The crispy bread is brought in twice daily from a Portuguese bakery in New Jersey; the insides scooped out to make room for fillings and to ensure the sandwiches aren’t too heavy. Each one is spread with high-quality olive oil and built using unique ingredients you’d be hard-pressed to find in any other sandwich shop in the world. For example, the Bench Girl, pictured above, contains alheira, a smoky, spicy sausage that was pioneered by Portuguese Jews during the Inquisition. In an effort not to stand out among their pork-eating compatriots, the Jews invented this chorizo-like link that is actually made from chicken, but looks enough like the real deal that no one could guess they weren’t dining on swine. Apparently, back in the day on the Iberian peninsula, not eating pork was enough to get you burned at the stake. Today, a little bit of pork has managed to sneak into most versions of alheira currently produced in Portugal, but it’s still a superbly rich and flavorful sausage that’s not quite like any other. It’s paired here with an omelet, grilled onions, spinach, and melted mozzarella, for a savory breakfast-y sandwich that is appropriate any time of day.

For a look at City Sandwich’s other inventive, Portuguese-influenced sandwich creations, keep reading after the jump.

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Pasta Recipe: Keepin’ it Cool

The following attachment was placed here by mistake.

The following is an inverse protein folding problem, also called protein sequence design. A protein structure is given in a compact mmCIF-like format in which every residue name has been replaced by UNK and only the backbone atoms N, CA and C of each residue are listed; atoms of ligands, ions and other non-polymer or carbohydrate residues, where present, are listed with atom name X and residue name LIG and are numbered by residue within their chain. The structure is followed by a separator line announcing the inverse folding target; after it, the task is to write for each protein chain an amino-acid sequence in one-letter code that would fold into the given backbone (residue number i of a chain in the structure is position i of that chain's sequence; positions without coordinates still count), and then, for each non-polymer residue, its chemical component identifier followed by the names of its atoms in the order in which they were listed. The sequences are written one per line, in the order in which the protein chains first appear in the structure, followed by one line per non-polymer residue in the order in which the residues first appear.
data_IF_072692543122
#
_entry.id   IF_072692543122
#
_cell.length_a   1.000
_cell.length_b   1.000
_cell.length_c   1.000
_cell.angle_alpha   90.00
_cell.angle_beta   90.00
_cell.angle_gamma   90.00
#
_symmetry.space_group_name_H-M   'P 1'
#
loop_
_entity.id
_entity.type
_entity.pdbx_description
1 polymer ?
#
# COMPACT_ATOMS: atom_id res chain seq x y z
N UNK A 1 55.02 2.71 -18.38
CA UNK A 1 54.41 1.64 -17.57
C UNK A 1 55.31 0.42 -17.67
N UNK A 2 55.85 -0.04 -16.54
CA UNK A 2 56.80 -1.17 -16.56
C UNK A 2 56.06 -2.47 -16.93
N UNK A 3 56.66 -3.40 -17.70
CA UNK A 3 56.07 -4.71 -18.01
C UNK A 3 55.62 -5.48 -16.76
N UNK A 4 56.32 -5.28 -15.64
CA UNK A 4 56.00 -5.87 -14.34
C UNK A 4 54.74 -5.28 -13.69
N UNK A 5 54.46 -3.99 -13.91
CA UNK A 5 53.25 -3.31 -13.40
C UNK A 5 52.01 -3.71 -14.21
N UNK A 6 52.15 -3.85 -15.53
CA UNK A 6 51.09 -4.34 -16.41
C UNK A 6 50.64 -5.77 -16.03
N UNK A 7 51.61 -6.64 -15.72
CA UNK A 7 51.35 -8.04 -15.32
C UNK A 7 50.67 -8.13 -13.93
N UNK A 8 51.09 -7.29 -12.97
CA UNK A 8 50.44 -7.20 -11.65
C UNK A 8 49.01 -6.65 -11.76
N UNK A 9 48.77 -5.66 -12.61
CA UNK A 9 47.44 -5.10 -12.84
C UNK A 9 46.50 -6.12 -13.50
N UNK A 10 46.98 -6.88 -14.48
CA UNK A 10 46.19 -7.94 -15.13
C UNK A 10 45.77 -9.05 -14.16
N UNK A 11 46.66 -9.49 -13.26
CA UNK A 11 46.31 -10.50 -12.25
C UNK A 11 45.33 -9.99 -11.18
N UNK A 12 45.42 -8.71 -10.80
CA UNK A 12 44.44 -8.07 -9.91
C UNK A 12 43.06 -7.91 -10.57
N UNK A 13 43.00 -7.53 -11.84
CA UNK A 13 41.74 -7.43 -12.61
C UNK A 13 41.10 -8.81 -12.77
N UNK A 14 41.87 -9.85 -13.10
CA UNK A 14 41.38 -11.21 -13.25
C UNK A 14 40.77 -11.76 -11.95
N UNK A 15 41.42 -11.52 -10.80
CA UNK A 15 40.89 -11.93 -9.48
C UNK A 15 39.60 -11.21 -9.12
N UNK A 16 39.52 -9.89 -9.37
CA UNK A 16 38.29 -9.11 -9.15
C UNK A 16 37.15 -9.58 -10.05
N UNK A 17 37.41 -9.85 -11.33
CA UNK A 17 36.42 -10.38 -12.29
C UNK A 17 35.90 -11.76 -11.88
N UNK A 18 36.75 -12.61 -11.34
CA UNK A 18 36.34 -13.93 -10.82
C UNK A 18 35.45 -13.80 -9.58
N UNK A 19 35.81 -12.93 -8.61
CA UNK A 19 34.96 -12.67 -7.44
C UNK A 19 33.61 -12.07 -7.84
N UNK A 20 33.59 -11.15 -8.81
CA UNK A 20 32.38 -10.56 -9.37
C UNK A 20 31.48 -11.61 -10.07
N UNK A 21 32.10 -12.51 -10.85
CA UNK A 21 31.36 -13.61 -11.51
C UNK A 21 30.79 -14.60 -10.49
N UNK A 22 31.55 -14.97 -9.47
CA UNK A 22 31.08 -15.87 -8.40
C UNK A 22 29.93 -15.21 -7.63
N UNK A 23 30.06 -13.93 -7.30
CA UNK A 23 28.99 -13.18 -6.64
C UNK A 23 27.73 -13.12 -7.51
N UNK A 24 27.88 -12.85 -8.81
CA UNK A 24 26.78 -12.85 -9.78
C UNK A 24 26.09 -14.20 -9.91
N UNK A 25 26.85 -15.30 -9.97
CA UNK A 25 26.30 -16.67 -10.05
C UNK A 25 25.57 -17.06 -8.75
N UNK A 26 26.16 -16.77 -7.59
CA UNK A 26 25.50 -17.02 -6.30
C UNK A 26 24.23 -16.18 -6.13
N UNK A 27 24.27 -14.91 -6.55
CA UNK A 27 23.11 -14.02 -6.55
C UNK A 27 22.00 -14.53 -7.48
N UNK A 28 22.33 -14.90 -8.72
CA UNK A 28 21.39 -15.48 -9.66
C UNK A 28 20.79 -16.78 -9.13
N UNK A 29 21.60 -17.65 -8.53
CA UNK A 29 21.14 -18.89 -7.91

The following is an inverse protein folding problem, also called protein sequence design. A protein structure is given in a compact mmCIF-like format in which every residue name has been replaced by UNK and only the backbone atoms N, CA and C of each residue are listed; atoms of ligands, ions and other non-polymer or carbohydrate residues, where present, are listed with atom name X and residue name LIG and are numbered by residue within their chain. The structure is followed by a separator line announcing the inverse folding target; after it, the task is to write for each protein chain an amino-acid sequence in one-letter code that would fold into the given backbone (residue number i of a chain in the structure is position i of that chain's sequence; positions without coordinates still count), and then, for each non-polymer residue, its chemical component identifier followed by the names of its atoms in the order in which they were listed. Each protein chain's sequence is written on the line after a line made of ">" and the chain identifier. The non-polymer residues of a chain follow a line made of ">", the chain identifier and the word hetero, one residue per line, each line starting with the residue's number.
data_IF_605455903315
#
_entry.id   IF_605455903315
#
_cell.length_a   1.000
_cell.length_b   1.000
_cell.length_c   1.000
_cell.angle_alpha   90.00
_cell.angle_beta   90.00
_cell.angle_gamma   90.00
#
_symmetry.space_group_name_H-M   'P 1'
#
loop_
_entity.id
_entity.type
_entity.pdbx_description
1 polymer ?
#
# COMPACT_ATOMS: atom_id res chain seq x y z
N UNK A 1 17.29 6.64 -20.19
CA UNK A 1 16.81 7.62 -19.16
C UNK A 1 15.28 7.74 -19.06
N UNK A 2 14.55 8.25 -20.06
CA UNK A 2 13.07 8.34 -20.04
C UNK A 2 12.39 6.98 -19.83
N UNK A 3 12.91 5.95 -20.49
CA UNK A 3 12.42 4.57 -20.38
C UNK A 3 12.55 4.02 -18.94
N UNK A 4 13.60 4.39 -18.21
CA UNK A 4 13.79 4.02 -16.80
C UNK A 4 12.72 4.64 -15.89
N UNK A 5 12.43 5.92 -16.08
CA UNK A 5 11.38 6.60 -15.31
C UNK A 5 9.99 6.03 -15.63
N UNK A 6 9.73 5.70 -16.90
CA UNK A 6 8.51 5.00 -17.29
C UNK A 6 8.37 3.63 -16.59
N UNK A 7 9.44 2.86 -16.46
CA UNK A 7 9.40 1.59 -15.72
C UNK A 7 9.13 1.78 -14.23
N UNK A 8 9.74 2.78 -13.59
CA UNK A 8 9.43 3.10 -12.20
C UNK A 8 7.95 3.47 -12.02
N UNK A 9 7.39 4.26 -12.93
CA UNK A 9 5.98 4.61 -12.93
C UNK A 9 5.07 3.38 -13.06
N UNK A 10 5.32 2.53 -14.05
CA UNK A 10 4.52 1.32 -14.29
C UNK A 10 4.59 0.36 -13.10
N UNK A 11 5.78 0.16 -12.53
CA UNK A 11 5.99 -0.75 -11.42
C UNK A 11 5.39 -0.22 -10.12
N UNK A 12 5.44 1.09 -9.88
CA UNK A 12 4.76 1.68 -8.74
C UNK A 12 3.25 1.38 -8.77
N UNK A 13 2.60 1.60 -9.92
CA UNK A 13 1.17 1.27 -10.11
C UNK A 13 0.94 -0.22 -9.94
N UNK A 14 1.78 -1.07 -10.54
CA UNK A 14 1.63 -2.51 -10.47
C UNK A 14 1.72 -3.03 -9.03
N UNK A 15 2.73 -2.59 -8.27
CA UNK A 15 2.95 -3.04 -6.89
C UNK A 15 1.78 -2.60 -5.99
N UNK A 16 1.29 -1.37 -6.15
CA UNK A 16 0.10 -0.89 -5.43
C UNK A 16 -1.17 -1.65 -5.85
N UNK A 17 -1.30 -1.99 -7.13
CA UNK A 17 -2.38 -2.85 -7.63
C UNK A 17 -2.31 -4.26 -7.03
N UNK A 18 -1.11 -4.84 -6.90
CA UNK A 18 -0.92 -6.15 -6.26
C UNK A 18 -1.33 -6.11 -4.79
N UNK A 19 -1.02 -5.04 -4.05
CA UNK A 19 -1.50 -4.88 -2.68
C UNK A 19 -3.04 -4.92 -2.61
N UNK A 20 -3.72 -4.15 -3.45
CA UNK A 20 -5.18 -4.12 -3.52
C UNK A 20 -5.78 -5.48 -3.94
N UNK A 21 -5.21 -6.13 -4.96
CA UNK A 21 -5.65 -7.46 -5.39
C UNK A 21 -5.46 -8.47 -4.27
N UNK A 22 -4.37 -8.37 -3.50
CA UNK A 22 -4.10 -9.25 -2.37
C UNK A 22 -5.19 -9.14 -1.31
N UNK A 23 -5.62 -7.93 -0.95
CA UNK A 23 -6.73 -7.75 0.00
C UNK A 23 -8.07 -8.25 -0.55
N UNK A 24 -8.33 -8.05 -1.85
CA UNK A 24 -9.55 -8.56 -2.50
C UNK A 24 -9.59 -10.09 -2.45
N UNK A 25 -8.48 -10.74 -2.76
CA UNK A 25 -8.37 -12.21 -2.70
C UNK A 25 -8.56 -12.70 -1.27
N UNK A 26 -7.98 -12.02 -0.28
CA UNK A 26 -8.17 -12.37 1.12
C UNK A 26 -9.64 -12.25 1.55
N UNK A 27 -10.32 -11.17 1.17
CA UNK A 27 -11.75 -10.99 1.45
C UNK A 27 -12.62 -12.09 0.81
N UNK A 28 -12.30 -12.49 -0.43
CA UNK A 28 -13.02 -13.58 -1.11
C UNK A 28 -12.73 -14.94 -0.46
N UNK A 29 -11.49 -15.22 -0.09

Nothing’s better than a steaming bowl of pasta, right?  Not when it’s 86° outside. That, my friends, was my predicament last week when we were enjoying some unseasonably warm weather here in the Northeast and I got an e-mail from Mrs. TVFF suggesting we have pasta for dinner.  Not one to ever turn down the opportunity for a carb-heavy meal, I resolved to avoid the ususal pasta dishes — which certainly didn’t sound appetizing as I perspired my way around the city — and go for something that wasn’t quite pasta salad either.  We’d meet in the middle with a hot pasta dressed with a room-temperature sauce.

First, the props:  I’m pretty sure this originated as some sort of bruschetta topping or chunky dip from Jamie Oliver.  His input forms the basis of this “sauce,” which is the olives, the cherry/grape tomato and the olive oil.  The rest of the recipe is a bit more free-form.

Warm Pasta with Crushed Grape Tomatoes and Olives

– One pound of short pasta – penne, rigatoni and farfalle are perfect for this.

– One cup, olives without pits

– One pint, grape or cherry tomatoes

– Six tbsp. oil

– Whatever the hell your heart desires (see below)